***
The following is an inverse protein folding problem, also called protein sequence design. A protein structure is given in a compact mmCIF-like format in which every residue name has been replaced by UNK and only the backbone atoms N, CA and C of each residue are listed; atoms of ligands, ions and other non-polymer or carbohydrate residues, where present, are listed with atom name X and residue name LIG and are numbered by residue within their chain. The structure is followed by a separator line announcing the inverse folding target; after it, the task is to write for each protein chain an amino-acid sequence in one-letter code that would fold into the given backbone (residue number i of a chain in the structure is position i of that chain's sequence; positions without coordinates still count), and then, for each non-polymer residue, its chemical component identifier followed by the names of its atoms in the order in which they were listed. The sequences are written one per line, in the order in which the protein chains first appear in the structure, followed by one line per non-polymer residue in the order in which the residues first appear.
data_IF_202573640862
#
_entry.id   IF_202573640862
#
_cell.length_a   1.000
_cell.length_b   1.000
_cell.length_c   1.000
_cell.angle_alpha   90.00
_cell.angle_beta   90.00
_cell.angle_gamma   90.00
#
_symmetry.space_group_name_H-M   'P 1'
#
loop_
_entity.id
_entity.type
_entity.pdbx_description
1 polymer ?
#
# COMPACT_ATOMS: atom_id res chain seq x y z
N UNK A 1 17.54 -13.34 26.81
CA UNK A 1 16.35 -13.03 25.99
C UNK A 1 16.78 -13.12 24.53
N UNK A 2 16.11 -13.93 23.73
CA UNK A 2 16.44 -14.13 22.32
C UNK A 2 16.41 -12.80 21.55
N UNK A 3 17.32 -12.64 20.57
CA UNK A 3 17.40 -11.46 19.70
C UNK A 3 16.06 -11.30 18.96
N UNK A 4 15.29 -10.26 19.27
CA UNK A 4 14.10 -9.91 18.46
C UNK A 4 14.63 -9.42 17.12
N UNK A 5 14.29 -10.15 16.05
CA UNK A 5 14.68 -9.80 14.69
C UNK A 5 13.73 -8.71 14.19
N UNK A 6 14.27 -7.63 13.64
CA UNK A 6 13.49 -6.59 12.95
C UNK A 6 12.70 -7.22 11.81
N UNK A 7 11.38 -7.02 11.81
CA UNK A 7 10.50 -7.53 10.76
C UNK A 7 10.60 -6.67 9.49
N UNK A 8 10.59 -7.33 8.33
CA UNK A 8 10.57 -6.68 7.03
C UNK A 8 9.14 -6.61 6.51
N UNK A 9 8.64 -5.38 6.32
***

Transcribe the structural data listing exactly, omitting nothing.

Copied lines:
The following is an inverse protein folding problem, also called protein sequence design. A protein structure is given in a compact mmCIF-like format in which every residue name has been replaced by UNK and only the backbone atoms N, CA and C of each residue are listed; atoms of ligands, ions and other non-polymer or carbohydrate residues, where present, are listed with atom name X and residue name LIG and are numbered by residue within their chain. The structure is followed by a separator line announcing the inverse folding target; after it, the task is to write for each protein chain an amino-acid sequence in one-letter code that would fold into the given backbone (residue number i of a chain in the structure is position i of that chain's sequence; positions without coordinates still count), and then, for each non-polymer residue, its chemical component identifier followed by the names of its atoms in the order in which they were listed. The sequences are written one per line, in the order in which the protein chains first appear in the structure, followed by one line per non-polymer residue in the order in which the residues first appear.
data_IF_202573640862
#
_entry.id   IF_202573640862
#
_cell.length_a   1.000
_cell.length_b   1.000
_cell.length_c   1.000
_cell.angle_alpha   90.00
_cell.angle_beta   90.00
_cell.angle_gamma   90.00
#
_symmetry.space_group_name_H-M   'P 1'
#
loop_
_entity.id
_entity.type
_entity.pdbx_description
1 polymer ?
#
# COMPACT_ATOMS: atom_id res chain seq x y z
N UNK A 1 17.54 -13.34 26.81
CA UNK A 1 16.35 -13.03 25.99
C UNK A 1 16.78 -13.12 24.53
N UNK A 2 16.11 -13.93 23.73
CA UNK A 2 16.44 -14.13 22.32
C UNK A 2 16.41 -12.80 21.55
N UNK A 3 17.32 -12.64 20.57
CA UNK A 3 17.40 -11.46 19.70
C UNK A 3 16.06 -11.30 18.96
N UNK A 4 15.29 -10.26 19.27
CA UNK A 4 14.10 -9.91 18.46
C UNK A 4 14.63 -9.42 17.12
N UNK A 5 14.29 -10.15 16.05
CA UNK A 5 14.68 -9.80 14.69
C UNK A 5 13.73 -8.71 14.19
N UNK A 6 14.27 -7.63 13.64
CA UNK A 6 13.49 -6.59 12.95
C UNK A 6 12.70 -7.22 11.81
N UNK A 7 11.38 -7.02 11.81
CA UNK A 7 10.50 -7.53 10.76
C UNK A 7 10.60 -6.67 9.49
N UNK A 8 10.59 -7.33 8.33
CA UNK A 8 10.57 -6.68 7.03
C UNK A 8 9.14 -6.61 6.51
N UNK A 9 8.64 -5.38 6.32